Spectator events incorporated the need for students to build a device ahead of time and bring it on-site for testing.
The Bridge Building Event had student-built bridges put to the test with up to 15kg of weight being placed into an attached bucket. Instead of focusing on the sturdiest bridge, the final judgement was tied to the best weight to performance ratio. This meant that a bridge that was lighter but broke before reaching the maximum added weight could be declared the winner.
Connor McElroy and David Merrell represented St. Patrick’s with their well-constructed bridge. They had the only bridge that did not break under the added weight but placed second as they did not have the best weight to performance ratio.
“We made a great team and had a lot of fun,” said Merrell. “We hope to ‘upgrade’ our efforts this next year.”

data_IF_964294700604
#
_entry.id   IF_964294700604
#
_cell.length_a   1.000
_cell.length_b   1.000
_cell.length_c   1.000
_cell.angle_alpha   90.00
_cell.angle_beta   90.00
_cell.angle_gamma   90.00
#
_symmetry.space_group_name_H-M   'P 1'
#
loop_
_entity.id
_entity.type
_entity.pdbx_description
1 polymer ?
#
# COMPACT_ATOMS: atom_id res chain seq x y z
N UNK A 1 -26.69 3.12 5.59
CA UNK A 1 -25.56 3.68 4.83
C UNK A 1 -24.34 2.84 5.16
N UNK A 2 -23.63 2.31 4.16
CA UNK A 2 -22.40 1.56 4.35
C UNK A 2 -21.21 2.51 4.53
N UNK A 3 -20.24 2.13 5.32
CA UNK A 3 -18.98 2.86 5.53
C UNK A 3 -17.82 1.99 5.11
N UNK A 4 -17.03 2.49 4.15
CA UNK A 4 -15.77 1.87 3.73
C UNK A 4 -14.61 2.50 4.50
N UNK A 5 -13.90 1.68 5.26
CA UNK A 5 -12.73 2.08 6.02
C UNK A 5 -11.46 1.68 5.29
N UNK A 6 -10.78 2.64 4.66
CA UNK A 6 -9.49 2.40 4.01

Trajectory (high school) and Storm the Castle (middle school) were events focused on the science behind catapults that relies upon the transfer of energy from one item to another.
Vehicles constructed out of items such as CDs for wheels were entered into Mousetrap Vehicles (middle school) and Gravity Vehicle (high school.) The mousetrap vehicles relied upon the release of kinetic energy from the snap of attached mousetraps. The gravity vehicles needed to be released from a tethered spot on a ramp that was also constructed by the teams.
Shivers Gymnasium hosted three different events related to flight. The Wright Stuff and Electric Wright Stuff had students building flying devices within certain parameters that were then launched across the gym floor by the student. Ping Pong Parachute used compressed air to propel the ping pong and attached parachute towards the roof of the gym before it drifted down to the floor. All three competitions had a focus on time aloft.
After a long day of events, attendees gathered for the awards ceremony where the top three students or partner teams for each event were announced. This was followed by the announcement of the overall winners.
For B Division (middle school), third place went to team B-8 from Oak Grove Middle School, second place went to team B-6 from Pearl River County Middle School, and first place went to team B-4 from St. Patrick.